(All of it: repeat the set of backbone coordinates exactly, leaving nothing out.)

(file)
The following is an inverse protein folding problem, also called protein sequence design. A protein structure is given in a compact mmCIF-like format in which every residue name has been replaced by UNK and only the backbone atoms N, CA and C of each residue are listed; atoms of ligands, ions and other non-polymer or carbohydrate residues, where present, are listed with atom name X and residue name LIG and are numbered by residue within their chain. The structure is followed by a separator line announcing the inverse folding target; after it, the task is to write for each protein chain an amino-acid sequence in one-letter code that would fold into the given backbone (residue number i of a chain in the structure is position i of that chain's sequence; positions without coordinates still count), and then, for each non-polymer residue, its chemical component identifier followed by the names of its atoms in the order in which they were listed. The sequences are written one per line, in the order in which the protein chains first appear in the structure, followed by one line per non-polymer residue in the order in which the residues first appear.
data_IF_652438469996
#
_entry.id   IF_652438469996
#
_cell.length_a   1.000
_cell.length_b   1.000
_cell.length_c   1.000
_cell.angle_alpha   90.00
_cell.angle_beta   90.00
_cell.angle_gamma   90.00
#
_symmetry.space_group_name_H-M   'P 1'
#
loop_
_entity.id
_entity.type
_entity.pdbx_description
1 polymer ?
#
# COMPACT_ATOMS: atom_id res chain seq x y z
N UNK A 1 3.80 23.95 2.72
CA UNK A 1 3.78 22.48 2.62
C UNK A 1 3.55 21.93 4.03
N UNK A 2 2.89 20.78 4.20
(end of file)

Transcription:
The following is an inverse protein folding problem, also called protein sequence design. A protein structure is given in a compact mmCIF-like format in which every residue name has been replaced by UNK and only the backbone atoms N, CA and C of each residue are listed; atoms of ligands, ions and other non-polymer or carbohydrate residues, where present, are listed with atom name X and residue name LIG and are numbered by residue within their chain. The structure is followed by a separator line announcing the inverse folding target; after it, the task is to write for each protein chain an amino-acid sequence in one-letter code that would fold into the given backbone (residue number i of a chain in the structure is position i of that chain's sequence; positions without coordinates still count), and then, for each non-polymer residue, its chemical component identifier followed by the names of its atoms in the order in which they were listed. The sequences are written one per line, in the order in which the protein chains first appear in the structure, followed by one line per non-polymer residue in the order in which the residues first appear.
data_IF_652438469996
#
_entry.id   IF_652438469996
#
_cell.length_a   1.000
_cell.length_b   1.000
_cell.length_c   1.000
_cell.angle_alpha   90.00
_cell.angle_beta   90.00
_cell.angle_gamma   90.00
#
_symmetry.space_group_name_H-M   'P 1'
#
loop_
_entity.id
_entity.type
_entity.pdbx_description
1 polymer ?
#
# COMPACT_ATOMS: atom_id res chain seq x y z
N UNK A 1 3.80 23.95 2.72
CA UNK A 1 3.78 22.48 2.62
C UNK A 1 3.55 21.93 4.03
N UNK A 2 2.89 20.78 4.20